Isn’t it amusing when a word changes its meaning when used in a different country or culture? I can’t help but think of that GEICO spot that’s been running on TV, with kids playing in a backyard pool yelling “Marco!” ,”Polo!”, “Marco!”, “Polo!”; the baffled Italian explorer, with his chest deep in the water and dressed in 13th century clothes, desperately tries to make himself noticed: “Ragazzi, sono io Marco Polo!”. When I first saw it on TV, I was confused just like poor Marco Polo. I was able to get the humor, only after my husband explained the game to me. Now, every time I see it, I crack up!
Just like I was completely oblivious of the fact that the name of an Italian explorer was used for a game here in the States, I had no idea the Italian generic word “biscotti” was used abroad to indicate what in Italy we call Cantucci, a specific kind of cookie. In Italian, the word “biscotti” simply means “cookies”, i.e.: the general category of baked goods. Funny, right? Basically, the way English-speaking people use the word “biscotti” seems to be an unintended synecdoche for Italians. (Grammar geeks, correct me if I’m wrong). “Biscotti” also means “cooked twice” and refers to a baking technique that involves a “double-baking process” that yields crunchy and long-lasting baked goods.
When I lived in Italy, I’d hop on a train to Tuscany and savor the Cantucci right there, from local bakeries. If it wasn’t during one of my trips, I’d get my Cantucci fix from my brother who frequently travels for work in that area and always brings home a bunch of Tuscan goods (ricciarelli, fiorentina steaks, black truffles, pici… just to name a few). Now that I’m thousands of miles away from Tuscany or my special supplier, I’m totally SOL and have no choice but to bake them myself!
There must be something like dozens of variations of these delicious crunchy cookies…I’ve seen them studded with different kinds of nuts or brightened up by colorful pieces of dried fruit. The original version simply features almonds. I was a little intimidated as they somewhat look difficult to make but I’m relieved to say “FEAR NOT”! I got this little, home-style recipe from one of my Tuscany cookbooks. I’m so glad I didn’t leave it behind during my move overseas!
These cookies are a real masterpiece and their unique crunchiness softens up when it meets Vin Santo, a sweet Tuscan wine in which they’re traditionally dipped. Since Vin Santo isn’t easy to find around here, I dip my Cantucci in coffee — and they’re equally delicious.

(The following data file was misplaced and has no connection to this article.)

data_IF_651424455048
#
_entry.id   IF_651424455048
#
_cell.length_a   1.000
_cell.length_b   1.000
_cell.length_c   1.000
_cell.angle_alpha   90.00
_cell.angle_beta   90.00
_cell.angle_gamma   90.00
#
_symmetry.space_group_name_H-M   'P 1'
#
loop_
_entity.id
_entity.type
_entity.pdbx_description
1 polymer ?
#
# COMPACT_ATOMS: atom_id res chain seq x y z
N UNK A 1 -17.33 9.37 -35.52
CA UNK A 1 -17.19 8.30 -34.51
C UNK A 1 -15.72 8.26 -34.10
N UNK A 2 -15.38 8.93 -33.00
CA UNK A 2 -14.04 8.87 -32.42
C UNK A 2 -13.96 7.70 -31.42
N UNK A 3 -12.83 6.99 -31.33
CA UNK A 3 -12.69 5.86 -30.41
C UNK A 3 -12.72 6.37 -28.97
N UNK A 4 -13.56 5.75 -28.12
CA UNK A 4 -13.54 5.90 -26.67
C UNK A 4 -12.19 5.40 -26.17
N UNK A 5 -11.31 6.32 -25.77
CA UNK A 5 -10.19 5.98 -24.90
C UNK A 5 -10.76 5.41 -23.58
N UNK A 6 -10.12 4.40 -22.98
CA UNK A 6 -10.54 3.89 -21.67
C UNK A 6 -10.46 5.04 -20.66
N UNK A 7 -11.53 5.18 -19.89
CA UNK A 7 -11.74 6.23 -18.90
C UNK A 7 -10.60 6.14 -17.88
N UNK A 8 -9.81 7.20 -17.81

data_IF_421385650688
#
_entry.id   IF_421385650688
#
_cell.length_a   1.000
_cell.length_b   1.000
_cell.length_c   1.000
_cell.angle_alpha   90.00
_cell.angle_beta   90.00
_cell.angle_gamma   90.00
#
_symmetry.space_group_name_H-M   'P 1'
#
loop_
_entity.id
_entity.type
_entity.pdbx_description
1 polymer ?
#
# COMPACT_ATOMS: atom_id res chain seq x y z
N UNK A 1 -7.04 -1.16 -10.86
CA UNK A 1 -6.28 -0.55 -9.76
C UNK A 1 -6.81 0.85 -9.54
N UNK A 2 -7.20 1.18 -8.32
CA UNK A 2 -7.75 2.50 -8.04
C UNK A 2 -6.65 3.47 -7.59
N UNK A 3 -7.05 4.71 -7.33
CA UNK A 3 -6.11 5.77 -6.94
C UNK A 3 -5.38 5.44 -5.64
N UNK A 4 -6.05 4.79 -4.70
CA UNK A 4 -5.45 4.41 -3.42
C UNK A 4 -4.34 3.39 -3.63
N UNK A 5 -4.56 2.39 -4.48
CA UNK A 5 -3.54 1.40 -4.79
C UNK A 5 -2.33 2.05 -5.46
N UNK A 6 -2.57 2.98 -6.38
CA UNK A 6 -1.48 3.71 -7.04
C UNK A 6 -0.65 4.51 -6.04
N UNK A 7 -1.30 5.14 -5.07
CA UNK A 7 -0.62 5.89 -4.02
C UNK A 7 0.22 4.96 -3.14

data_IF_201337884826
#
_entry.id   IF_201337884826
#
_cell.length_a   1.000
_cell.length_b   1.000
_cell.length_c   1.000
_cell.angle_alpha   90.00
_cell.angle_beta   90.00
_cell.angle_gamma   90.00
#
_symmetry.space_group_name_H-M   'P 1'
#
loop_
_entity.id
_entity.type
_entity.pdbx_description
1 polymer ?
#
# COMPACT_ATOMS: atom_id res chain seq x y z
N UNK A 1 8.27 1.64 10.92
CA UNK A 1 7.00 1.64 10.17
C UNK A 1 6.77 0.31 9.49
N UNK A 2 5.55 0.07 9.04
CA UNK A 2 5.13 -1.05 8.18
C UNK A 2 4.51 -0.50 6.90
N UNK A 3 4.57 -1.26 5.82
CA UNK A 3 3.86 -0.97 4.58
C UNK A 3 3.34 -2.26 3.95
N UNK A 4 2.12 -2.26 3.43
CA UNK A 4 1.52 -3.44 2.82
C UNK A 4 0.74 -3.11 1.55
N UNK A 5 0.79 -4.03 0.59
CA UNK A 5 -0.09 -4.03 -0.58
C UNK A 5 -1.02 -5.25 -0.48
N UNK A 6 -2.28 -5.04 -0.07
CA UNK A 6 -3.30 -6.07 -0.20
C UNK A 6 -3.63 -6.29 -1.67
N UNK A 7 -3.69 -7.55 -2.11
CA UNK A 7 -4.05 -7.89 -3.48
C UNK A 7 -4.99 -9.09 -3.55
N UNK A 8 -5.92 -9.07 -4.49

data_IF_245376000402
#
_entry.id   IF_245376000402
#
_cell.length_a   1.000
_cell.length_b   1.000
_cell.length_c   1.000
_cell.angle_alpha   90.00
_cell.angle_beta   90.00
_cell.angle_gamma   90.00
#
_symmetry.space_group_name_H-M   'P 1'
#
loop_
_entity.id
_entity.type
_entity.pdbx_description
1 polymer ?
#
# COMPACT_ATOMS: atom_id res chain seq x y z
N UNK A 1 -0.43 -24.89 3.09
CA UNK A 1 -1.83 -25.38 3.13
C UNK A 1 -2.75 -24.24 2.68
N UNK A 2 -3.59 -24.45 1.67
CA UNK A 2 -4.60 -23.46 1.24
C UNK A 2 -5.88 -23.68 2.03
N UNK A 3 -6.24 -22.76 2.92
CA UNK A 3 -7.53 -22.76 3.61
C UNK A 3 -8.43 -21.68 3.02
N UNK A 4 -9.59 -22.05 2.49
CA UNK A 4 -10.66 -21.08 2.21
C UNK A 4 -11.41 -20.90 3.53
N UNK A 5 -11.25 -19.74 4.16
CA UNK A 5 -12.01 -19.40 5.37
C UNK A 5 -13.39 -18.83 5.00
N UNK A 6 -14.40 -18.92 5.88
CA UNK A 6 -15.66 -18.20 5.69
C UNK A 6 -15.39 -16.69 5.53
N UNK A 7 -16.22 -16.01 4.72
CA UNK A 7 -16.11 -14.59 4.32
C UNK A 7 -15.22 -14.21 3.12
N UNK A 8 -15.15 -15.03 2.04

If you’d like to learn more about Cantucci, check out these links.
–> I love how Emiko writes how these cookies became the common language among her families.
–> Did you know eating Cantucci is an art that requires patience?
–> Read more history details behind Cantucci on Jul’s blog.
–> Domenica’s recipe for Cranberry Hazelnut Biscotti is definitely on my baking list this Thanksgiving.
Here’s a little cute bag of cantucci I prepared for my neighbor. Did I ever tell you I love hand lettering??
- 3 large eggs
- 180 g (scant 1 cup) cane sugar
- 100 g (1/2 cup) extra-virgin olive oil
- 50 g (scant ¼ cup) unsalted butter, softened
- 100 g (3.5 oz) whole almonds, skin on
- the zest of a lemon
- 1 tsp baking soda
- "00 flour" or all-purpose, as needed (I used about 330 g or 2⅔ cup)
- Preheat oven to 360 F.
- In a bowl or using a stand mixer, mix the eggs with the sugar.
- Add softened butter, extra-virgin olive oil, lemon zest, baking soda. Mix well with a whisk, making sure all lumps of butter are gone. Add almonds and mix again.
- Gradually add as much flour as needed to get a manageable and workable, slightly sticky dough. I used about 330 g (2⅔ cups).
- Line a baking sheet with parchment paper. Divide dough in 2 pieces. Form 2 logs, about 2-inch wide (5 cm) and a little less than an inch high (2.5 cm). Make sure you leave some space between them as they will rise while baking. Bake for about 20 minutes.
- Remove from the oven and turn off oven.
- Leave the logs on the baking sheet and cut each log diagonally in small pieces (about ¾ inch or 2 cm wide). Place baking sheet back in the turned-off oven and leave for 30-40 minutes.
- For crunchier cookies leave in the oven until it completely cools down.